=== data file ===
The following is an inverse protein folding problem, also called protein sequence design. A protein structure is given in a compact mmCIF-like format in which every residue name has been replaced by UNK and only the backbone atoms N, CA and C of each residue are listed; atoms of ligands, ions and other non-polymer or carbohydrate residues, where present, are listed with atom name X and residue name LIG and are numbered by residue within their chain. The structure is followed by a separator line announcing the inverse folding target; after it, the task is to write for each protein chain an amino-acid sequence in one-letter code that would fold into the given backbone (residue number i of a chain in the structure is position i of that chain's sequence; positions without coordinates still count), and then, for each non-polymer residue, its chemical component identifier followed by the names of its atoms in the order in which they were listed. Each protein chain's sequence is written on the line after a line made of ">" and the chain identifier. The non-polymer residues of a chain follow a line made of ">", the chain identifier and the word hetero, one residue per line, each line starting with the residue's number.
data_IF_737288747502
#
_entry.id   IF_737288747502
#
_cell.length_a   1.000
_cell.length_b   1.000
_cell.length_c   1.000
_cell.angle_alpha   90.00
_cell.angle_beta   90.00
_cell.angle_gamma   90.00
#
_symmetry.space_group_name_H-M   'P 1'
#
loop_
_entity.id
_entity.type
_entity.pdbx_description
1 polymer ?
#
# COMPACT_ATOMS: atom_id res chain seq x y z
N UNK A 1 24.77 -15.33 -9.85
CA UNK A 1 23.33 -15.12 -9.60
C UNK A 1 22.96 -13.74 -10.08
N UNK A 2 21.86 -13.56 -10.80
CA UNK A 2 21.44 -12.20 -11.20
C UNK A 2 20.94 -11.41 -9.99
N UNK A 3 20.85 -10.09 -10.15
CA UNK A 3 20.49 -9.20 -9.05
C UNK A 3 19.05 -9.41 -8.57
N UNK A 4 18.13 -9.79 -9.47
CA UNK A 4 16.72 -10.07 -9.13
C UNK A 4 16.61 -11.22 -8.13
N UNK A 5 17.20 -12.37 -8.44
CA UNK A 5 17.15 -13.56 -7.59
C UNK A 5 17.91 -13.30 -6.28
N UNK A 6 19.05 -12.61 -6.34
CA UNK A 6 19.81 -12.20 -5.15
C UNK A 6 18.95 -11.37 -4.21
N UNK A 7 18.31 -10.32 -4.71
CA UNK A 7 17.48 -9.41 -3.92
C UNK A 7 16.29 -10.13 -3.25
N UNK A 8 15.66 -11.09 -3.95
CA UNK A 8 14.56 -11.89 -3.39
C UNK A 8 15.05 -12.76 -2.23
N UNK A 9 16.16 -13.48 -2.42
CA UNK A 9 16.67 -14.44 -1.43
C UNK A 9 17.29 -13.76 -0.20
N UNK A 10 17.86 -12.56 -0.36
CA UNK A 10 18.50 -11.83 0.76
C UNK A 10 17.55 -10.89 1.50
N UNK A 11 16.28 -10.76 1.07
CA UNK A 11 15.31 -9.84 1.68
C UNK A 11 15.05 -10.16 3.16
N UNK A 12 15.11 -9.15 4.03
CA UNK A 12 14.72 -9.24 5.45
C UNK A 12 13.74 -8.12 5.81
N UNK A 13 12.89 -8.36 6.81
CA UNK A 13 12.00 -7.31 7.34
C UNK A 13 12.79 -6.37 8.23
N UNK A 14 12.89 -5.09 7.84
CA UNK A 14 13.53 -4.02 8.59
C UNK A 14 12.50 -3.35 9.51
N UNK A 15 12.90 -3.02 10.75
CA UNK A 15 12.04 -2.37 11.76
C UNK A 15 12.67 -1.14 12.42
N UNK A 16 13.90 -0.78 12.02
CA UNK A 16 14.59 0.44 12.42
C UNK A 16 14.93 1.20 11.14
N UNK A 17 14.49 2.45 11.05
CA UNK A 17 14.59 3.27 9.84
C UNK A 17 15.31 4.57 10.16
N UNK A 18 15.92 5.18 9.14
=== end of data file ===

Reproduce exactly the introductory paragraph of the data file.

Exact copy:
The following is an inverse protein folding problem, also called protein sequence design. A protein structure is given in a compact mmCIF-like format in which every residue name has been replaced by UNK and only the backbone atoms N, CA and C of each residue are listed; atoms of ligands, ions and other non-polymer or carbohydrate residues, where present, are listed with atom name X and residue name LIG and are numbered by residue within their chain. The structure is followed by a separator line announcing the inverse folding target; after it, the task is to write for each protein chain an amino-acid sequence in one-letter code that would fold into the given backbone (residue number i of a chain in the structure is position i of that chain's sequence; positions without coordinates still count), and then, for each non-polymer residue, its chemical component identifier followed by the names of its atoms in the order in which they were listed. Each protein chain's sequence is written on the line after a line made of ">" and the chain identifier. The non-polymer residues of a chain follow a line made of ">", the chain identifier and the word hetero, one residue per line, each line starting with the residue's number.